What you need to know about raising a Series A
Do you have visions of Series A funding in your future? A lot of hard work and preparation goes into securing your first round of VC funding. Early-stage founders are no strangers to hard work -- especially those who've raised their seed round. But Series A prep is a different beast altogether. And economic headwinds always make things more...interesting.
Here's just one example of how the two rounds differ. Raising seed funding typically centers on a founder's big vision. A Series A, however, requires that big vision plus business traction.
And now for the good news. Josh Coyne, partner at Kleiner Perkins, will share his considerable knowledge on this topic at TechCrunch Early Stage on April 20 in Boston, Massachusetts. And speaking of Beantown, Coyne spent his college years there and may know a thing or two about being a young entrepreneur in the Commonwealth.
In a session called "How to Raise a Series A with Headwinds Against You," Coyne will detail what you need to know about raising a Series A round under normal and less-than-optimal economic conditions.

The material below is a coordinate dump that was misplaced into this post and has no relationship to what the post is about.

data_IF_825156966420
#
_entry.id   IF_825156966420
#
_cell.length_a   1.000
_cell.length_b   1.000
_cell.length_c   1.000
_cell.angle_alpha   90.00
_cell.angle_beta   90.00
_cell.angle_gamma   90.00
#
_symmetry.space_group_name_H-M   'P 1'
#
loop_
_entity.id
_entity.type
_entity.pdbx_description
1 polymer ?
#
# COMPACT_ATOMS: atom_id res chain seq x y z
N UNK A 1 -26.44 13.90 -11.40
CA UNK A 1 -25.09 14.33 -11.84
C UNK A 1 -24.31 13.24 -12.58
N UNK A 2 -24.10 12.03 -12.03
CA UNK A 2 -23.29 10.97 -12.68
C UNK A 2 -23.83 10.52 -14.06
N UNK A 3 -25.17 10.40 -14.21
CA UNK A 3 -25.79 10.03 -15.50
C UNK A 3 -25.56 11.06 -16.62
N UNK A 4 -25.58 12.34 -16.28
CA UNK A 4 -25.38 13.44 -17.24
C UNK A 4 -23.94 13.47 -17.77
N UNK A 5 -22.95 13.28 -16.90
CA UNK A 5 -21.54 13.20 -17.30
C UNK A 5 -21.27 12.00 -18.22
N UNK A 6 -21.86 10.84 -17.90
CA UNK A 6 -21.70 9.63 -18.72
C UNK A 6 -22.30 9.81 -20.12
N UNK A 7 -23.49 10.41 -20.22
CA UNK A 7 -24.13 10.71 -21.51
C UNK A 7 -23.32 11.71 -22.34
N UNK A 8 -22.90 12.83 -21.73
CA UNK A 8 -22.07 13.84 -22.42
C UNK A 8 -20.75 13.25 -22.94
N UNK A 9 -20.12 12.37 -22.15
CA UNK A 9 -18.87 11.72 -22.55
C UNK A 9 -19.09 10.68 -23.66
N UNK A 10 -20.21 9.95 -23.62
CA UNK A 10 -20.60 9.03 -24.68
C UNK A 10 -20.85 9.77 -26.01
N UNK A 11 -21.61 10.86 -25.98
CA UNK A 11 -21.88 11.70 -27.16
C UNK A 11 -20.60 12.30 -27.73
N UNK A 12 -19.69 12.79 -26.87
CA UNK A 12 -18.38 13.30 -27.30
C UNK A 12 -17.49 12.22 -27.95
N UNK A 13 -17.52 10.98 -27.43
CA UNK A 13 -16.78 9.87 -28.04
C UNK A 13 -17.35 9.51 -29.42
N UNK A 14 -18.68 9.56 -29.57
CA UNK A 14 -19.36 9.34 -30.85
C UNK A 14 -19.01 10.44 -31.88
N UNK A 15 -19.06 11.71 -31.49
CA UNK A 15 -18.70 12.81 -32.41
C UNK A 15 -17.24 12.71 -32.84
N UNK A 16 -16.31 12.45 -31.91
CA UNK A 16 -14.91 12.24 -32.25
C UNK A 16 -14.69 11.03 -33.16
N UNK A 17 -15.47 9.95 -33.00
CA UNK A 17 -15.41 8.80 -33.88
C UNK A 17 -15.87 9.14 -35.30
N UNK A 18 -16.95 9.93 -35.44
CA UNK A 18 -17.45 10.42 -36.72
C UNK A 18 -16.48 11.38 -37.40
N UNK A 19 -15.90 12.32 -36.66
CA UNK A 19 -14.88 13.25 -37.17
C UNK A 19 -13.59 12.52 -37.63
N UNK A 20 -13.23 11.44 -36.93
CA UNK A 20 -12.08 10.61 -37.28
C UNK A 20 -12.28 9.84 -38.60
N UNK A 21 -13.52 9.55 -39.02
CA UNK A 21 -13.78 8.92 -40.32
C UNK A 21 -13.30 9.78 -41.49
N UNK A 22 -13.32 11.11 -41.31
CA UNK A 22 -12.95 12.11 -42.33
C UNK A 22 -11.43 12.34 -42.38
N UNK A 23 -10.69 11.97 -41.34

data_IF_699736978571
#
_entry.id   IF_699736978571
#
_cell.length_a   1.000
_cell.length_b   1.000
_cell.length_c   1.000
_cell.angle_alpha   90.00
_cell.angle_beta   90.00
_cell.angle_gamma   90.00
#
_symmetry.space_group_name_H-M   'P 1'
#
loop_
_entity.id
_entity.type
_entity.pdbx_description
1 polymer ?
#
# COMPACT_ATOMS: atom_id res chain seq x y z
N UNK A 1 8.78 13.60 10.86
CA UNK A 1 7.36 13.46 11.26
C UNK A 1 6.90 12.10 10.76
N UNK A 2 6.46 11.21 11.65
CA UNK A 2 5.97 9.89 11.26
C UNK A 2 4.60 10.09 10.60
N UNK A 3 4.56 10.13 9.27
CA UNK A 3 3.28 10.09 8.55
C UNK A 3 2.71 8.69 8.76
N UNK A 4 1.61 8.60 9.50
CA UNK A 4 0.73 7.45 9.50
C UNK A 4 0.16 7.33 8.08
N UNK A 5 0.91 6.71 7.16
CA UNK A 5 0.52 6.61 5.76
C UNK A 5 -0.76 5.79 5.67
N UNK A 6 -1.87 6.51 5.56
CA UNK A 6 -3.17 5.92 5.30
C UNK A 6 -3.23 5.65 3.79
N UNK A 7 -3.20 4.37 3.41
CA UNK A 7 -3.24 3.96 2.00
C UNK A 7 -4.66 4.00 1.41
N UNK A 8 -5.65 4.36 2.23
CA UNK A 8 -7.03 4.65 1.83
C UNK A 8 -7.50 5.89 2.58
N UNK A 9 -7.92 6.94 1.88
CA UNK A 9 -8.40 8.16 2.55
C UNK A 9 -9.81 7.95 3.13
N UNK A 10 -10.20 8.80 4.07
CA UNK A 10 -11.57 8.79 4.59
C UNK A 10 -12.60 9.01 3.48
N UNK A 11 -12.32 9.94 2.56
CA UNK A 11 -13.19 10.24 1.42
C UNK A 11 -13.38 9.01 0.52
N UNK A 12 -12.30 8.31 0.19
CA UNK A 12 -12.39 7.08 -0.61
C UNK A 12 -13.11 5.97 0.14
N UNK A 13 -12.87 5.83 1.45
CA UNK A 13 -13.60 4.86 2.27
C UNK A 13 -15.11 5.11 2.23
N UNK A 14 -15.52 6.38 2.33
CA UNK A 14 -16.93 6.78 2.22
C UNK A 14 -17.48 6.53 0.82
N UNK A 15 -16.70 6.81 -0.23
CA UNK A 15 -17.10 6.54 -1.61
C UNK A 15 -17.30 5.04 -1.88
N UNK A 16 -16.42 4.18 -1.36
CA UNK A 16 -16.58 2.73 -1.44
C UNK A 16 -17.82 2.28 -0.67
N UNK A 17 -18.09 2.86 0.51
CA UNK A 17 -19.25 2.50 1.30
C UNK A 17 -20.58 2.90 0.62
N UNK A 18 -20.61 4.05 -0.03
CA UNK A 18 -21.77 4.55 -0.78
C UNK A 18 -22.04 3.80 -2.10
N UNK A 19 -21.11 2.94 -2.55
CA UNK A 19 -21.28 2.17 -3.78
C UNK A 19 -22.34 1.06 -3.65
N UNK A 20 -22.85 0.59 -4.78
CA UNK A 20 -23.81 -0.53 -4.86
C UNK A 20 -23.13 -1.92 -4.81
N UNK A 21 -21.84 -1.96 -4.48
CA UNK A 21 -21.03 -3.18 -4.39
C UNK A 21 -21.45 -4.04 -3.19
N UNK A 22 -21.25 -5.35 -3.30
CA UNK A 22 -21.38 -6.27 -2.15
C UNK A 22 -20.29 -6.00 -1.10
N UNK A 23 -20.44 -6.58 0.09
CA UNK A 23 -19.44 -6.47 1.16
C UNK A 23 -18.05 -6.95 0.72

Whether you're preparing your startup for a Series A plunge, or you simply want to understand what it takes to secure this type of funding in a tight economy, this session is for you.
Josh Coyne focuses on investments in enterprise software and financial services. Prior to joining Kleiner Perkins, he served at Qatalyst Partners, where he helped advise on multi-billion-dollar acquisitions, leveraged buyouts and financings across a variety of technology sectors.
Just some of Coyne's many notable investments include Epic Games (valued at $32 billion), Figma (which Adobe is in the midst of acquiring for $20 billion) and Rippling (valued at $11.25 billion). He graduated from Boston College with a degree in Information Systems and Finance.
All TechCrunch Early Stage sessions include plenty of Q&A time to get answers directly from the speakers. You'll walk away with a deeper working understanding of topics and skills that are essential to startup success. Buy an early-bird founder ticket now and save $200.